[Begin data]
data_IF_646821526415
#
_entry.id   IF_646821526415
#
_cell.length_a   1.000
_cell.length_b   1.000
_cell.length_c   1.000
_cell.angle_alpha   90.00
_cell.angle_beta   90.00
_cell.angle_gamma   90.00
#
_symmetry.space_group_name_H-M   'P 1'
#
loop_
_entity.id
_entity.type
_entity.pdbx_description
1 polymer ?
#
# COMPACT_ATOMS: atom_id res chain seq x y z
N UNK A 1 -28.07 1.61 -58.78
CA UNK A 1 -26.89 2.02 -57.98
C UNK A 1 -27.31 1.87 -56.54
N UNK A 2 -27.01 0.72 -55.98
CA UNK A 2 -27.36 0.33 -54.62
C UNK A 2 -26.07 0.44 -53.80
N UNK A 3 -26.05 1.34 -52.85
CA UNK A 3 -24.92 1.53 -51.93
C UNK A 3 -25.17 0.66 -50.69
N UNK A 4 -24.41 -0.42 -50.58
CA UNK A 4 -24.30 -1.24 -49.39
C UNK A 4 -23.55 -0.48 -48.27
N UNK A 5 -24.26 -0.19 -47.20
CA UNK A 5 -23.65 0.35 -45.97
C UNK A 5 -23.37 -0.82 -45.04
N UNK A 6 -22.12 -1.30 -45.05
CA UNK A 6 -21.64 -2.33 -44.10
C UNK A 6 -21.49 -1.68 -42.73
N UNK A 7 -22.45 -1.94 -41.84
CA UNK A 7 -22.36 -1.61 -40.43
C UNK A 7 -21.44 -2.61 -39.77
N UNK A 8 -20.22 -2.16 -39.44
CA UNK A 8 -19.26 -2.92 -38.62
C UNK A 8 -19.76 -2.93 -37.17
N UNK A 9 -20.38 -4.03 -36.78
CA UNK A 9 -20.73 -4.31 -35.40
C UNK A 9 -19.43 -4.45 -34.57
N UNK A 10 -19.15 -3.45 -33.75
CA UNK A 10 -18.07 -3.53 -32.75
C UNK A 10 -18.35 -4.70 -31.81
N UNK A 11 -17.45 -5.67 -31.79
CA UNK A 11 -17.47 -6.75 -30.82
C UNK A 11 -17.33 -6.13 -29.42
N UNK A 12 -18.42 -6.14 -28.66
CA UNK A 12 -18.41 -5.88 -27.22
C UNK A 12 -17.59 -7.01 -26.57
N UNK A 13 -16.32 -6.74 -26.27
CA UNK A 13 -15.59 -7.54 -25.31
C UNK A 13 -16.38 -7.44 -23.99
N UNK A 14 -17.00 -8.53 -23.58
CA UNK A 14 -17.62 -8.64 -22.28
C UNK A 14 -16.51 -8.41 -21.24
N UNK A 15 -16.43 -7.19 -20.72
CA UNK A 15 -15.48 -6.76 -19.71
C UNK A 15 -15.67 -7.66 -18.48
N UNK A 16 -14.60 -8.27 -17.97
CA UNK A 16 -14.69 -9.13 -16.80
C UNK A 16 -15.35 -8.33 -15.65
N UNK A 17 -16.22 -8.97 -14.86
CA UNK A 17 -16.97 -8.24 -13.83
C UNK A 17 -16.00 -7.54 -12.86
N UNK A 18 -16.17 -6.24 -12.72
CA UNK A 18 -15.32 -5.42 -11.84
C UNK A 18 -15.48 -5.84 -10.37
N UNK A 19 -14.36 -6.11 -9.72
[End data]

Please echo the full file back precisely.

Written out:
data_IF_646821526415
#
_entry.id   IF_646821526415
#
_cell.length_a   1.000
_cell.length_b   1.000
_cell.length_c   1.000
_cell.angle_alpha   90.00
_cell.angle_beta   90.00
_cell.angle_gamma   90.00
#
_symmetry.space_group_name_H-M   'P 1'
#
loop_
_entity.id
_entity.type
_entity.pdbx_description
1 polymer ?
#
# COMPACT_ATOMS: atom_id res chain seq x y z
N UNK A 1 -28.07 1.61 -58.78
CA UNK A 1 -26.89 2.02 -57.98
C UNK A 1 -27.31 1.87 -56.54
N UNK A 2 -27.01 0.72 -55.98
CA UNK A 2 -27.36 0.33 -54.62
C UNK A 2 -26.07 0.44 -53.80
N UNK A 3 -26.05 1.34 -52.85
CA UNK A 3 -24.92 1.53 -51.93
C UNK A 3 -25.17 0.66 -50.69
N UNK A 4 -24.41 -0.42 -50.58
CA UNK A 4 -24.30 -1.24 -49.39
C UNK A 4 -23.55 -0.48 -48.27
N UNK A 5 -24.26 -0.19 -47.20
CA UNK A 5 -23.65 0.35 -45.97
C UNK A 5 -23.37 -0.82 -45.04
N UNK A 6 -22.12 -1.30 -45.05
CA UNK A 6 -21.64 -2.33 -44.10
C UNK A 6 -21.49 -1.68 -42.73
N UNK A 7 -22.45 -1.94 -41.84
CA UNK A 7 -22.36 -1.61 -40.43
C UNK A 7 -21.44 -2.61 -39.77
N UNK A 8 -20.22 -2.16 -39.44
CA UNK A 8 -19.26 -2.92 -38.62
C UNK A 8 -19.76 -2.93 -37.17
N UNK A 9 -20.38 -4.03 -36.78
CA UNK A 9 -20.73 -4.31 -35.40
C UNK A 9 -19.43 -4.45 -34.57
N UNK A 10 -19.15 -3.45 -33.75
CA UNK A 10 -18.07 -3.53 -32.75
C UNK A 10 -18.35 -4.70 -31.81
N UNK A 11 -17.45 -5.67 -31.79
CA UNK A 11 -17.47 -6.75 -30.82
C UNK A 11 -17.33 -6.13 -29.42
N UNK A 12 -18.42 -6.14 -28.66
CA UNK A 12 -18.41 -5.88 -27.22
C UNK A 12 -17.59 -7.01 -26.57
N UNK A 13 -16.32 -6.74 -26.27
CA UNK A 13 -15.59 -7.54 -25.31
C UNK A 13 -16.38 -7.44 -23.99
N UNK A 14 -17.00 -8.53 -23.58
CA UNK A 14 -17.62 -8.64 -22.28
C UNK A 14 -16.51 -8.41 -21.24
N UNK A 15 -16.43 -7.19 -20.72
CA UNK A 15 -15.48 -6.76 -19.71
C UNK A 15 -15.67 -7.66 -18.48
N UNK A 16 -14.60 -8.27 -17.97
CA UNK A 16 -14.69 -9.13 -16.80
C UNK A 16 -15.35 -8.33 -15.65
N UNK A 17 -16.22 -8.97 -14.86
CA UNK A 17 -16.97 -8.24 -13.83
C UNK A 17 -16.00 -7.54 -12.86
N UNK A 18 -16.17 -6.24 -12.72
CA UNK A 18 -15.32 -5.42 -11.84
C UNK A 18 -15.48 -5.84 -10.37
N UNK A 19 -14.36 -6.11 -9.72